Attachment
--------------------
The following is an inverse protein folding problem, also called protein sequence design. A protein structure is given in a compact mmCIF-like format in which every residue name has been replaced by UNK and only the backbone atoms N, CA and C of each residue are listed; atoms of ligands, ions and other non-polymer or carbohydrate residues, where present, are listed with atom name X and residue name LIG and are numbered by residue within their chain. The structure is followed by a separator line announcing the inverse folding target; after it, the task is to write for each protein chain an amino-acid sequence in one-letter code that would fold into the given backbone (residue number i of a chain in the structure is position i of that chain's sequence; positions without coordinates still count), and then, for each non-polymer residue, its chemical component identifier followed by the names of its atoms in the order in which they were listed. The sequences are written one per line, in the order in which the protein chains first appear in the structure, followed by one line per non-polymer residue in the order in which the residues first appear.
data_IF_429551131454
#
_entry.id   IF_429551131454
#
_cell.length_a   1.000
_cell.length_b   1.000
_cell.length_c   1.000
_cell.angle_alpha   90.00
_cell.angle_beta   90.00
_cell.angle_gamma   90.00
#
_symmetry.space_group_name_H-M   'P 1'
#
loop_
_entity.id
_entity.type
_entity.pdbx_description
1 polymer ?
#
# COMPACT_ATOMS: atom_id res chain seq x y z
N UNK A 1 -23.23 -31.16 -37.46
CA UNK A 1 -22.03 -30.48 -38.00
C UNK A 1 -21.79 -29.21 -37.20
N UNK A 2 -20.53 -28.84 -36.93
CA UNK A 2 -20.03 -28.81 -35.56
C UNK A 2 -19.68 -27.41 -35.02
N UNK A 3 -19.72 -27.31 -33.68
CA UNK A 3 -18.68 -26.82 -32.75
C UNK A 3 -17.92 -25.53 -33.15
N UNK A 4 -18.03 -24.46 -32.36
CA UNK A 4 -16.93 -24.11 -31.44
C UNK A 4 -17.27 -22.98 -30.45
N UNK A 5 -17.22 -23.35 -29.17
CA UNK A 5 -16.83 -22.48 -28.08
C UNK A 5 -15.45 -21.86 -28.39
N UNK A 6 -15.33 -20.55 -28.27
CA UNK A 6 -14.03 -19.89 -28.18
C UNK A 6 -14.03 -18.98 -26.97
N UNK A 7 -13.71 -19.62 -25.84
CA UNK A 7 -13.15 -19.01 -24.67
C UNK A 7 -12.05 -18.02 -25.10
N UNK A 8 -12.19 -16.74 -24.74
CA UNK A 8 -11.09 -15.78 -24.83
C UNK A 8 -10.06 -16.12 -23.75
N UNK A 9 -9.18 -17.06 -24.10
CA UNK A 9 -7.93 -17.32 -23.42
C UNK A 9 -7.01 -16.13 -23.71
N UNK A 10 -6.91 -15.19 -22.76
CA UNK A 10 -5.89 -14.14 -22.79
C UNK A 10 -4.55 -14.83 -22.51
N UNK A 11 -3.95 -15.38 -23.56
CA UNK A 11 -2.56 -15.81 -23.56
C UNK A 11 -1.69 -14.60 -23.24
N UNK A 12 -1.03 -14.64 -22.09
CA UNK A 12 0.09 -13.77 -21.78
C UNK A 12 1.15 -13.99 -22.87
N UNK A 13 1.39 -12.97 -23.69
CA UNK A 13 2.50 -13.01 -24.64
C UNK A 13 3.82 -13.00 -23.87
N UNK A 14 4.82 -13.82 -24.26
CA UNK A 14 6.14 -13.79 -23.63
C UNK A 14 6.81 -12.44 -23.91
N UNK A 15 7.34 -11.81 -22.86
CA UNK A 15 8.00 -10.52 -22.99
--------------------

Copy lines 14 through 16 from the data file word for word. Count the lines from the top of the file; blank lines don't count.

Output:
#
loop_
_entity.id